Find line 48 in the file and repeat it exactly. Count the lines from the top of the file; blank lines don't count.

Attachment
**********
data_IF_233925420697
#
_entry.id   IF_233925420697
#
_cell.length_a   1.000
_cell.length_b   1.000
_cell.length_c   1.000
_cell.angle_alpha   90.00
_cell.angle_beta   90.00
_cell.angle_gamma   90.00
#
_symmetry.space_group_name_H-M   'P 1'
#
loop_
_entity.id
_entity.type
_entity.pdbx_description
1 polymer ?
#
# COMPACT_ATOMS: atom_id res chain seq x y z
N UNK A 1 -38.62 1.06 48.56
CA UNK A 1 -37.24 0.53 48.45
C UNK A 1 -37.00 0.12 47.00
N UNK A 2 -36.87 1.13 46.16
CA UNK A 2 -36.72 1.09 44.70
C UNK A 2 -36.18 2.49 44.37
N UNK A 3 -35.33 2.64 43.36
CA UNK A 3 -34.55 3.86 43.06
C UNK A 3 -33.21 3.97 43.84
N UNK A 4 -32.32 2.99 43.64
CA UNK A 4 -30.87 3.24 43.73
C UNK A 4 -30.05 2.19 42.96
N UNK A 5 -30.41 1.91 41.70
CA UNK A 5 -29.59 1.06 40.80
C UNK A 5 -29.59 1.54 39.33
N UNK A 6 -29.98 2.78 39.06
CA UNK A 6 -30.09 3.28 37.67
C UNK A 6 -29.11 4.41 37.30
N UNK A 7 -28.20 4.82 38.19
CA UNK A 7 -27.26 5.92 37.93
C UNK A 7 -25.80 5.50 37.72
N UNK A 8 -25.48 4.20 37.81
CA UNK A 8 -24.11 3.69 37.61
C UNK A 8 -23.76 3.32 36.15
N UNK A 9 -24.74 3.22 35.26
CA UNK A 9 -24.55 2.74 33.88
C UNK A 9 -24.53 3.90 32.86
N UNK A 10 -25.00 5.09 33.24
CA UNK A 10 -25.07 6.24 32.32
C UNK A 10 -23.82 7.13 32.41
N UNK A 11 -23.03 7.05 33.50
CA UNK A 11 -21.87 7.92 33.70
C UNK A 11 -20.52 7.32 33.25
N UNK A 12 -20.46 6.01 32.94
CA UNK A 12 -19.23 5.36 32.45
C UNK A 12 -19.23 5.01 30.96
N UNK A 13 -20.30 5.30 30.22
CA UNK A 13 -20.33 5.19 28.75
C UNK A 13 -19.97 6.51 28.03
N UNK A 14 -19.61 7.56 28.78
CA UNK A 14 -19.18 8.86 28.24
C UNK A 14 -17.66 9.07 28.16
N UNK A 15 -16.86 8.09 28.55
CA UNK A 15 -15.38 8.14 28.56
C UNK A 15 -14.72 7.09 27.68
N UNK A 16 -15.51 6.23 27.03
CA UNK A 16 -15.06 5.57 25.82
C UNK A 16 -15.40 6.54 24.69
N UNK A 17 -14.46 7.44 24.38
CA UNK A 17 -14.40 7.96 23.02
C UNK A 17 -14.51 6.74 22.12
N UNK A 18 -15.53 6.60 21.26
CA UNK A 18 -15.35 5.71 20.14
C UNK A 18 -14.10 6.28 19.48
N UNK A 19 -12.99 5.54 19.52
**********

N UNK A 10 -25.00 5.09 33.24